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I would like to give credit where credit is due. Videos are from YouTube and other sources such as NicoNico while Oricon rankings and other information are translated from the Japanese Wikipedia unless noted.

Wednesday, April 8, 2015

Three Cats/Miku Hatsune -- Kiiroi Sakuranbo (黄色いサクランボ)




Earlier tonight, I caught my usual Tuesday-night regular "Kayo Concert" and it was their occasional barnburning medley of the ol' kayo hits with the guests which included a still hot Yoko Oginome(荻野目洋子)! One of the songs that was in the medley was "Kiiroi Sakuranbo" (Yellow Cherry), a 3-minute song of flirtation with the various sighs and moans built into the lyrics. Those vocal antics triggered something in my mind that said that I had heard the song before but could not remember the source.

Well, I was able to find out that the original version had been recorded by a trio of young ladies under the name of Three Cats. There is very little information about the group...certainly nothing on J-Wiki. What I could find out was through an Ameba blog entry which stated that the lineup for Three Cats changed a fair bit since the original recording of "Kiiroi Sakuranbo" in 1959 (I currently don't know when the trio was formed or how long it lasted); the original lineup consisted of Keiko Ozawa, Kayo Umeda and Yurie Uehara(小沢桂子、梅田和代、上原由里江).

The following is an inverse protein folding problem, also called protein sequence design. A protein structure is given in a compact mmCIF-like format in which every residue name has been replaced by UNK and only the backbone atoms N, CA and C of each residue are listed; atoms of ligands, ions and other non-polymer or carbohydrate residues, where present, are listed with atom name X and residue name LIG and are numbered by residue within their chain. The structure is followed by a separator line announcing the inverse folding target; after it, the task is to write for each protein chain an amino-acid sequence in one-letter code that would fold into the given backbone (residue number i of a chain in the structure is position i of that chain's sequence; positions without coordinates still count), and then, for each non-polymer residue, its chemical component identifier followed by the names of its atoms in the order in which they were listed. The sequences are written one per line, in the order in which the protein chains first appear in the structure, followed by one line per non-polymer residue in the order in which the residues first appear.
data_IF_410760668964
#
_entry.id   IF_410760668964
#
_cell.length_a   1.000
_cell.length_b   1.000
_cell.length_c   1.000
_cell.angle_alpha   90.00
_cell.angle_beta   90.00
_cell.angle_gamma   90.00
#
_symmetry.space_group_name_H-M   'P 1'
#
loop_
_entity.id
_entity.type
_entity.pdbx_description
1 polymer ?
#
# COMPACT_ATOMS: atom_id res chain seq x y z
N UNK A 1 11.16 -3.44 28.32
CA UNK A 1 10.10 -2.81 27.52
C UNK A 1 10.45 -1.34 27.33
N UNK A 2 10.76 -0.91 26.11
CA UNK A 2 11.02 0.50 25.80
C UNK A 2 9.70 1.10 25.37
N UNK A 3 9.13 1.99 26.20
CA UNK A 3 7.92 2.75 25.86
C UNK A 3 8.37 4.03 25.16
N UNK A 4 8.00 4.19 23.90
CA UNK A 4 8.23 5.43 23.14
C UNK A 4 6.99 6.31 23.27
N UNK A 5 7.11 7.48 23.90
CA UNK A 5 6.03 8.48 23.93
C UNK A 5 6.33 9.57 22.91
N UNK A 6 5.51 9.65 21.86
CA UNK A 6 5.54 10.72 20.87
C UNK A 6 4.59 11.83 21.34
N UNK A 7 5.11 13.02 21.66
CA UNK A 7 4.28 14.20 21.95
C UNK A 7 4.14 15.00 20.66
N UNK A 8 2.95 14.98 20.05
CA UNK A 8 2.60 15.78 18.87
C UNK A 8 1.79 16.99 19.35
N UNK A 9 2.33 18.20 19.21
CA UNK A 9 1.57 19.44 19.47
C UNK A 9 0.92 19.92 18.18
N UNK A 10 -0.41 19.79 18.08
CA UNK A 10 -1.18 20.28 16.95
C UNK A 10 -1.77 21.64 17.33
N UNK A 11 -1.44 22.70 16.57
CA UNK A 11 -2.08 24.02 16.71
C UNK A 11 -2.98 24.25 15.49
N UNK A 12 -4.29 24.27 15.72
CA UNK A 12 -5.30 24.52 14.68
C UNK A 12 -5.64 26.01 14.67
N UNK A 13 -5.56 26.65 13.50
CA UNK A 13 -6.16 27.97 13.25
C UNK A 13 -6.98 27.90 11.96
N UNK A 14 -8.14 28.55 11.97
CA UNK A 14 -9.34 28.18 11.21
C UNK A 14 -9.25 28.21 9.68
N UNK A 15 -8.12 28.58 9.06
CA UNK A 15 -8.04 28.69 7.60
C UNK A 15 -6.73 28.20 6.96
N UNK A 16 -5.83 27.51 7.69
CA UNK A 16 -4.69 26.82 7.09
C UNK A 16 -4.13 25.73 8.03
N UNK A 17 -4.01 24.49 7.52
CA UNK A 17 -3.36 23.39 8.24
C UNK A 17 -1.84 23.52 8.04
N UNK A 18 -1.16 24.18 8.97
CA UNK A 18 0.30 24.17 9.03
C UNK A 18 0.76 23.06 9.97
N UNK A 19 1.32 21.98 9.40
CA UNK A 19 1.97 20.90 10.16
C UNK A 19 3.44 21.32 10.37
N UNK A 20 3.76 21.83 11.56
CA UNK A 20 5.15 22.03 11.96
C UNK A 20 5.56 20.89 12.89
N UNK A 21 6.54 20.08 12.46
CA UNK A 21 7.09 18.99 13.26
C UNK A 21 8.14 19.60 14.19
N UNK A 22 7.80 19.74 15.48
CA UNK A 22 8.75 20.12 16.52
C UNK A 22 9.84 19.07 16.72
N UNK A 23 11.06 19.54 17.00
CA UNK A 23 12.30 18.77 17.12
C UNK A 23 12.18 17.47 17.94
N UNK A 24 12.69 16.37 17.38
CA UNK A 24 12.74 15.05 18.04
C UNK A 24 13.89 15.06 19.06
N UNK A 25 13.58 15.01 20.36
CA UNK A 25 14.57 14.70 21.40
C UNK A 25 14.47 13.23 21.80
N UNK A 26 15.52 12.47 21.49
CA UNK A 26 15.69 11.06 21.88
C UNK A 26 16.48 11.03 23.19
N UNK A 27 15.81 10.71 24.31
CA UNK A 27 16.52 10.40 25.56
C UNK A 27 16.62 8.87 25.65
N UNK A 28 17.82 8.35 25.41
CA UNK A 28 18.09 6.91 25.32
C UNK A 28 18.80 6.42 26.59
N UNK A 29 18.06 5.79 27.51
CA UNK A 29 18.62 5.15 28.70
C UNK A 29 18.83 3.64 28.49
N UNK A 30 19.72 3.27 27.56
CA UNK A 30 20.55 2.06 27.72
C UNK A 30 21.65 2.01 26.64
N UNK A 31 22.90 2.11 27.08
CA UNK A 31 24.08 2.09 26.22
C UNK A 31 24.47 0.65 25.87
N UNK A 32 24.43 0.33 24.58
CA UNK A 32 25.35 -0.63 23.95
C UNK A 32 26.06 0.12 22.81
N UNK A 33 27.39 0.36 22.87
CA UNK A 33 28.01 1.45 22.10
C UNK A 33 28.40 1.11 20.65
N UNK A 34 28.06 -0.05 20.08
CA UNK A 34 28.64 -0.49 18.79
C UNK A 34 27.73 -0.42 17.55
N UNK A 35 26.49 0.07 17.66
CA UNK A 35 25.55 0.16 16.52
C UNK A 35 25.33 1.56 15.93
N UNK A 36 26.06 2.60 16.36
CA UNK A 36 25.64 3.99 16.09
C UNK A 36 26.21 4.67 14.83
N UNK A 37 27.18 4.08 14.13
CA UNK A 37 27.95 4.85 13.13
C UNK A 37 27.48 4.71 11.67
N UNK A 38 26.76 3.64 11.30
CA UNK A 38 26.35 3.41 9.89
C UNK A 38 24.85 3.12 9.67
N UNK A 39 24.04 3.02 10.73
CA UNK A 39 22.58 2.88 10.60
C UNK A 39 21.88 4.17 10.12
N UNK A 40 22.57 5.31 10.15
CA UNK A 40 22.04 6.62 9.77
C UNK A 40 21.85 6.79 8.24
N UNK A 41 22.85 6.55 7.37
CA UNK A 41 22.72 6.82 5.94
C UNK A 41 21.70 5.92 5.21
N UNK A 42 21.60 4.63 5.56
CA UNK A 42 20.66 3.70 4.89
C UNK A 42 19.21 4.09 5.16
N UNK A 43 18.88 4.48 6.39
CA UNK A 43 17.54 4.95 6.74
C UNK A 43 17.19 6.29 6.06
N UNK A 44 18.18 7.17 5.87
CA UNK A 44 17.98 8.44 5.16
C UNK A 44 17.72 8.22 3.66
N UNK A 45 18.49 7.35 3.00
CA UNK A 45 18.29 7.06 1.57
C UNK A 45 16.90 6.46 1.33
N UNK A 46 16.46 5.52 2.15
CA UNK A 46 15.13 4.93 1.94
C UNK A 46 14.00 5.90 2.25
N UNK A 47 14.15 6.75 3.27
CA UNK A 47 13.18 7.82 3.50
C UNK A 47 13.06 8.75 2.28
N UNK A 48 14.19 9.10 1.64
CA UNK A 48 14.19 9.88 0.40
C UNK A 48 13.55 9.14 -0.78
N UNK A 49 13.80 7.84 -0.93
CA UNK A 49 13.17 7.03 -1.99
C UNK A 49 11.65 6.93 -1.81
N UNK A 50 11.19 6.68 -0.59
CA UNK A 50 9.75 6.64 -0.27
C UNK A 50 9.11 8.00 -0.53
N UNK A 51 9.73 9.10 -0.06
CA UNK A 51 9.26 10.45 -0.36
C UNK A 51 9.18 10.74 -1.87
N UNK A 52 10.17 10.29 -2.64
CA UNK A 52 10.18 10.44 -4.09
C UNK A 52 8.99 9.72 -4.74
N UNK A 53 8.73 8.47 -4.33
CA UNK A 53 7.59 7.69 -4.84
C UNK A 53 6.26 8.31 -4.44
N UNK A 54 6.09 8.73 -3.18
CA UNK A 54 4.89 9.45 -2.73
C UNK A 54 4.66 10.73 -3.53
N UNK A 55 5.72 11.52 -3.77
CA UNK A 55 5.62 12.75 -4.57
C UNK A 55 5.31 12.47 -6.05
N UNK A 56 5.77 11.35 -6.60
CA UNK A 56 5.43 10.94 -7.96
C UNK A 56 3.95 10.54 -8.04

The song certainly became a hit and it was the breakthrough for lyricist Tetsuro Hoshino(星野哲郎)and composer Kuranosuke Hamaguchi(浜口庫之助)who hadn't had a hit previously. In fact, its popularity gave rise to a movie with the same title, and it has been remembered thoroughly enough over the decades that it has risen to Standard status. But Three Cats wasn't where I first heard the song.



It was actually the above three girls. Last week, I wrote an article about Junko Sakurada(桜田淳子)that included her membership in The Hana no Chuusan Trio. Well, there she is above me along with her two compatriots, Masako Mori(森昌子)and Momoe Yamaguchi(山口百恵), doing their version of "Kiiroi Sakuranbo" as cutely as they could. I guess I must have caught the footage on some old retrospective while I was still living in Japan. Plus, there's a good chance that it was used in some sort of commercial.

The take-away here is that whenever a music program in Japan needs to have a cute/silly novelty tune between some serious enka epics, "Kiiroi Sakuranbo" is the go-to song.

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